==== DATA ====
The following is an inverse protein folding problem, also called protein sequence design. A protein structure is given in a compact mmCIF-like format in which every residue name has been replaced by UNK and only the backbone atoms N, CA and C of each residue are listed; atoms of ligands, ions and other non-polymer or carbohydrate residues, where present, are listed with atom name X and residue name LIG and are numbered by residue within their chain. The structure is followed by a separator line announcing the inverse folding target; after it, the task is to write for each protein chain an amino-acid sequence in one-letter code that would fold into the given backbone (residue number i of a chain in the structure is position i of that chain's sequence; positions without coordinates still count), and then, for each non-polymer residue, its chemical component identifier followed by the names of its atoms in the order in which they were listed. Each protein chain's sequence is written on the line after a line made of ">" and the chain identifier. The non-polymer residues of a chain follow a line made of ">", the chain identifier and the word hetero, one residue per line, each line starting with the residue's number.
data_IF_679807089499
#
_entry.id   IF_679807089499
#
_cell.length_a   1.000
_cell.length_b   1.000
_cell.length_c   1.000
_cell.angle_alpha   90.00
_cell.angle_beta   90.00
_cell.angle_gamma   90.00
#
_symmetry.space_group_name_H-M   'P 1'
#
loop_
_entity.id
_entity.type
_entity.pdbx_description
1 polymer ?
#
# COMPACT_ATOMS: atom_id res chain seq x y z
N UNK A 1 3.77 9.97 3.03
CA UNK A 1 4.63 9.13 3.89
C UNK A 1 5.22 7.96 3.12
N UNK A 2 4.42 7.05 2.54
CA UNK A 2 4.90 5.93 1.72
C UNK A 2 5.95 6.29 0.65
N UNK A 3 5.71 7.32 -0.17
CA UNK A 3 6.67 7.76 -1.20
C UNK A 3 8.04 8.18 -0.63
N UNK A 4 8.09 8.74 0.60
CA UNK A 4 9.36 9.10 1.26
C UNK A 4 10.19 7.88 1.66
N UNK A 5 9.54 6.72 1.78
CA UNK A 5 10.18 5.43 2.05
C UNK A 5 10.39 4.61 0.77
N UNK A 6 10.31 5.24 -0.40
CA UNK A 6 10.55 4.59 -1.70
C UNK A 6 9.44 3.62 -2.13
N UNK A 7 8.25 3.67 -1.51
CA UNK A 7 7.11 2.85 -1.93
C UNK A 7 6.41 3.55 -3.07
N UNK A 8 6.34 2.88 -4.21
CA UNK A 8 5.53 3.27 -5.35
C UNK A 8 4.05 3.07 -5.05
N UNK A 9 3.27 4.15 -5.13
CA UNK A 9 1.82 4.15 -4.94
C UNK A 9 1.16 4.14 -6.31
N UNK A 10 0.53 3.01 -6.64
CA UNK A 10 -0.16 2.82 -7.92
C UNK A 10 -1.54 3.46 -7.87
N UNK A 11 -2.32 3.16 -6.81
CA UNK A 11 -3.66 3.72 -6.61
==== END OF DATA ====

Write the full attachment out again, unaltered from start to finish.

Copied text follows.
The following is an inverse protein folding problem, also called protein sequence design. A protein structure is given in a compact mmCIF-like format in which every residue name has been replaced by UNK and only the backbone atoms N, CA and C of each residue are listed; atoms of ligands, ions and other non-polymer or carbohydrate residues, where present, are listed with atom name X and residue name LIG and are numbered by residue within their chain. The structure is followed by a separator line announcing the inverse folding target; after it, the task is to write for each protein chain an amino-acid sequence in one-letter code that would fold into the given backbone (residue number i of a chain in the structure is position i of that chain's sequence; positions without coordinates still count), and then, for each non-polymer residue, its chemical component identifier followed by the names of its atoms in the order in which they were listed. Each protein chain's sequence is written on the line after a line made of ">" and the chain identifier. The non-polymer residues of a chain follow a line made of ">", the chain identifier and the word hetero, one residue per line, each line starting with the residue's number.
data_IF_679807089499
#
_entry.id   IF_679807089499
#
_cell.length_a   1.000
_cell.length_b   1.000
_cell.length_c   1.000
_cell.angle_alpha   90.00
_cell.angle_beta   90.00
_cell.angle_gamma   90.00
#
_symmetry.space_group_name_H-M   'P 1'
#
loop_
_entity.id
_entity.type
_entity.pdbx_description
1 polymer ?
#
# COMPACT_ATOMS: atom_id res chain seq x y z
N UNK A 1 3.77 9.97 3.03
CA UNK A 1 4.63 9.13 3.89
C UNK A 1 5.22 7.96 3.12
N UNK A 2 4.42 7.05 2.54
CA UNK A 2 4.90 5.93 1.72
C UNK A 2 5.95 6.29 0.65
N UNK A 3 5.71 7.32 -0.17
CA UNK A 3 6.67 7.76 -1.20
C UNK A 3 8.04 8.18 -0.63
N UNK A 4 8.09 8.74 0.60
CA UNK A 4 9.36 9.10 1.26
C UNK A 4 10.19 7.88 1.66
N UNK A 5 9.54 6.72 1.78
CA UNK A 5 10.18 5.43 2.05
C UNK A 5 10.39 4.61 0.77
N UNK A 6 10.31 5.24 -0.40
CA UNK A 6 10.55 4.59 -1.70
C UNK A 6 9.44 3.62 -2.13
N UNK A 7 8.25 3.67 -1.51
CA UNK A 7 7.11 2.85 -1.93
C UNK A 7 6.41 3.55 -3.07
N UNK A 8 6.34 2.88 -4.21
CA UNK A 8 5.53 3.27 -5.35
C UNK A 8 4.05 3.07 -5.05
N UNK A 9 3.27 4.15 -5.13
CA UNK A 9 1.82 4.15 -4.94
C UNK A 9 1.16 4.14 -6.31
N UNK A 10 0.53 3.01 -6.64
CA UNK A 10 -0.16 2.82 -7.92
C UNK A 10 -1.54 3.46 -7.87
N UNK A 11 -2.32 3.16 -6.81
CA UNK A 11 -3.66 3.72 -6.61